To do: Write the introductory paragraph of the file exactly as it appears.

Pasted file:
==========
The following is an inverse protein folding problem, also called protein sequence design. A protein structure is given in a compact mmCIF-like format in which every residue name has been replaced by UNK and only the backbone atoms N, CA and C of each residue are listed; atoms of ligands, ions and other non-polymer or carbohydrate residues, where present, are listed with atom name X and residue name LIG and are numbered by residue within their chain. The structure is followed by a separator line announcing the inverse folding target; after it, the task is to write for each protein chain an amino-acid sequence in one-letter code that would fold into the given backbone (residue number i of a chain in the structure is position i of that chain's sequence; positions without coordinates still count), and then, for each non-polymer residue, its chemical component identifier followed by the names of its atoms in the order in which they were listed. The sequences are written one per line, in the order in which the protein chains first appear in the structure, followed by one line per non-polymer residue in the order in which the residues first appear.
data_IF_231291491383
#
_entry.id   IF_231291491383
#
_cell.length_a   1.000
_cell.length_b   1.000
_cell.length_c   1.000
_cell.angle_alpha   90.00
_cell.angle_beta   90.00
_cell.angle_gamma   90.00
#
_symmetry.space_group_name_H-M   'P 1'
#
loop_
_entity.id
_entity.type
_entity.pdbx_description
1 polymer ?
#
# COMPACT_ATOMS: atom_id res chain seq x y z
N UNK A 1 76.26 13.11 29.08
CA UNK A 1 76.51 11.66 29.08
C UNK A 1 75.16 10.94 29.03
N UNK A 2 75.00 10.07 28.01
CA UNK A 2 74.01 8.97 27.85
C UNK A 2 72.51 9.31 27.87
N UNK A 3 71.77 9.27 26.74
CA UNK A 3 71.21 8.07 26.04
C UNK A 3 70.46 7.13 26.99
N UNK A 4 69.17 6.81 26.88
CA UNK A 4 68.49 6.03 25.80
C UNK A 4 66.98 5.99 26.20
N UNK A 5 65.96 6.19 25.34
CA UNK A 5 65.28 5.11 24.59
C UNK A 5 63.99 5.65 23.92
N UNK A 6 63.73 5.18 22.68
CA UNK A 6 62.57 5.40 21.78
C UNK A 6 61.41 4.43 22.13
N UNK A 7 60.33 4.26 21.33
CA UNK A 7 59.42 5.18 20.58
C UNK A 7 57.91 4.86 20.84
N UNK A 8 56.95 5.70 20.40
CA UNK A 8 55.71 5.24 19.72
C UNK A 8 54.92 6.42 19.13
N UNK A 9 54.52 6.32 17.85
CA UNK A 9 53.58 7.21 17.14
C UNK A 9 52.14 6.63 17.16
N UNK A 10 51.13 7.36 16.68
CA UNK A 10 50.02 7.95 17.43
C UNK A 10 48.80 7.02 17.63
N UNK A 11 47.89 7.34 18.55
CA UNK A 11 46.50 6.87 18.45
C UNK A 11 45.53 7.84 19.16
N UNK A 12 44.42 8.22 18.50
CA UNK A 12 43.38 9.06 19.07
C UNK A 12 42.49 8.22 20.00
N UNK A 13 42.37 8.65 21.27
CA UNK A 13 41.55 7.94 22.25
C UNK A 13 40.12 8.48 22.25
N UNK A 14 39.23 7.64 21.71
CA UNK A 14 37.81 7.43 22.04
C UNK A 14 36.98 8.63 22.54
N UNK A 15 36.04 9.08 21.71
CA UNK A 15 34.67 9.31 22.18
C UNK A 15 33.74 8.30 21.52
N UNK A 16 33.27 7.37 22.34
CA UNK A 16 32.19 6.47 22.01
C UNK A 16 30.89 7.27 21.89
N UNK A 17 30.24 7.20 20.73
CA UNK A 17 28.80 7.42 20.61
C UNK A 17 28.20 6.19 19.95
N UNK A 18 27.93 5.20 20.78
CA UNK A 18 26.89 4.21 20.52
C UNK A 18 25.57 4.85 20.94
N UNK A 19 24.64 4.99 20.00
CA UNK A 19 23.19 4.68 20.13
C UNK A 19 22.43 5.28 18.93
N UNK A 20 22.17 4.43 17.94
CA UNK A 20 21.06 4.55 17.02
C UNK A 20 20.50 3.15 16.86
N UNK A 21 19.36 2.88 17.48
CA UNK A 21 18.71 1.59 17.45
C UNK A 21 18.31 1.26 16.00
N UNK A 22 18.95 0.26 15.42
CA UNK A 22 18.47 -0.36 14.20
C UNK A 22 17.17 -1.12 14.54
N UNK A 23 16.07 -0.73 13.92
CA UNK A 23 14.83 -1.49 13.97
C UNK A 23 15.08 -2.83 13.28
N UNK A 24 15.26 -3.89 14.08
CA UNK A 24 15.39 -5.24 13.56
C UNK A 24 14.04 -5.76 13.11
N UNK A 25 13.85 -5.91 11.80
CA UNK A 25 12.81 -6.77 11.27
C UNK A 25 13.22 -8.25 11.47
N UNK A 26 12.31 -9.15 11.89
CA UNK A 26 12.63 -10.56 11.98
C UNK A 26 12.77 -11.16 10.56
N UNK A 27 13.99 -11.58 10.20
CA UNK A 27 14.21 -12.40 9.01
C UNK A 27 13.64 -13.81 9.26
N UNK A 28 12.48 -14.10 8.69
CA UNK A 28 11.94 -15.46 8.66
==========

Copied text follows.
The following is an inverse protein folding problem, also called protein sequence design. A protein structure is given in a compact mmCIF-like format in which every residue name has been replaced by UNK and only the backbone atoms N, CA and C of each residue are listed; atoms of ligands, ions and other non-polymer or carbohydrate residues, where present, are listed with atom name X and residue name LIG and are numbered by residue within their chain. The structure is followed by a separator line announcing the inverse folding target; after it, the task is to write for each protein chain an amino-acid sequence in one-letter code that would fold into the given backbone (residue number i of a chain in the structure is position i of that chain's sequence; positions without coordinates still count), and then, for each non-polymer residue, its chemical component identifier followed by the names of its atoms in the order in which they were listed. The sequences are written one per line, in the order in which the protein chains first appear in the structure, followed by one line per non-polymer residue in the order in which the residues first appear.